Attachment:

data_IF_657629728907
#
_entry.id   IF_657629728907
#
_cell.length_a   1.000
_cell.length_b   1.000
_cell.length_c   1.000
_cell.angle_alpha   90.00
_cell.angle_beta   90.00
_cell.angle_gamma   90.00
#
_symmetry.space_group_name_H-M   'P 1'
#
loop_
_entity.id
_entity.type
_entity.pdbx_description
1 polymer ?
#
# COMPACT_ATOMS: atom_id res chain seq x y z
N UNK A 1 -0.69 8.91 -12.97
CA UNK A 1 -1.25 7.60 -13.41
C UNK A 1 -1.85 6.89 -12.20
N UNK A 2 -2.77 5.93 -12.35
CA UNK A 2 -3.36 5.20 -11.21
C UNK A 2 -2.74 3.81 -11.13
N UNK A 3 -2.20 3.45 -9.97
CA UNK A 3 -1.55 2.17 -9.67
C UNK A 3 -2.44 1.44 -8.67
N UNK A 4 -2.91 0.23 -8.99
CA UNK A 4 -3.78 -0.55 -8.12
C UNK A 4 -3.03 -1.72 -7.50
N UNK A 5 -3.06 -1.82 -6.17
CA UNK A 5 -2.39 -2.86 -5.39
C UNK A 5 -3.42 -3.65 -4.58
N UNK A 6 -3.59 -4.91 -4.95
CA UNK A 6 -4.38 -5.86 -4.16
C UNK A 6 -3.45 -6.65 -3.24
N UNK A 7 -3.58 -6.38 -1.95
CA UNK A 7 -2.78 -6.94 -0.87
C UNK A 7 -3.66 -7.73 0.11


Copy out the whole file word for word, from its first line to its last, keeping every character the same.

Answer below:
data_IF_657629728907
#
_entry.id   IF_657629728907
#
_cell.length_a   1.000
_cell.length_b   1.000
_cell.length_c   1.000
_cell.angle_alpha   90.00
_cell.angle_beta   90.00
_cell.angle_gamma   90.00
#
_symmetry.space_group_name_H-M   'P 1'
#
loop_
_entity.id
_entity.type
_entity.pdbx_description
1 polymer ?
#
# COMPACT_ATOMS: atom_id res chain seq x y z
N UNK A 1 -0.69 8.91 -12.97
CA UNK A 1 -1.25 7.60 -13.41
C UNK A 1 -1.85 6.89 -12.20
N UNK A 2 -2.77 5.93 -12.35
CA UNK A 2 -3.36 5.20 -11.21
C UNK A 2 -2.74 3.81 -11.13
N UNK A 3 -2.20 3.45 -9.97
CA UNK A 3 -1.55 2.17 -9.67
C UNK A 3 -2.44 1.44 -8.67
N UNK A 4 -2.91 0.23 -8.99
CA UNK A 4 -3.78 -0.55 -8.12
C UNK A 4 -3.03 -1.72 -7.50
N UNK A 5 -3.06 -1.82 -6.17
CA UNK A 5 -2.39 -2.86 -5.39
C UNK A 5 -3.42 -3.65 -4.58
N UNK A 6 -3.59 -4.91 -4.95
CA UNK A 6 -4.38 -5.86 -4.16
C UNK A 6 -3.45 -6.65 -3.24
N UNK A 7 -3.58 -6.38 -1.95
CA UNK A 7 -2.78 -6.94 -0.87
C UNK A 7 -3.66 -7.73 0.11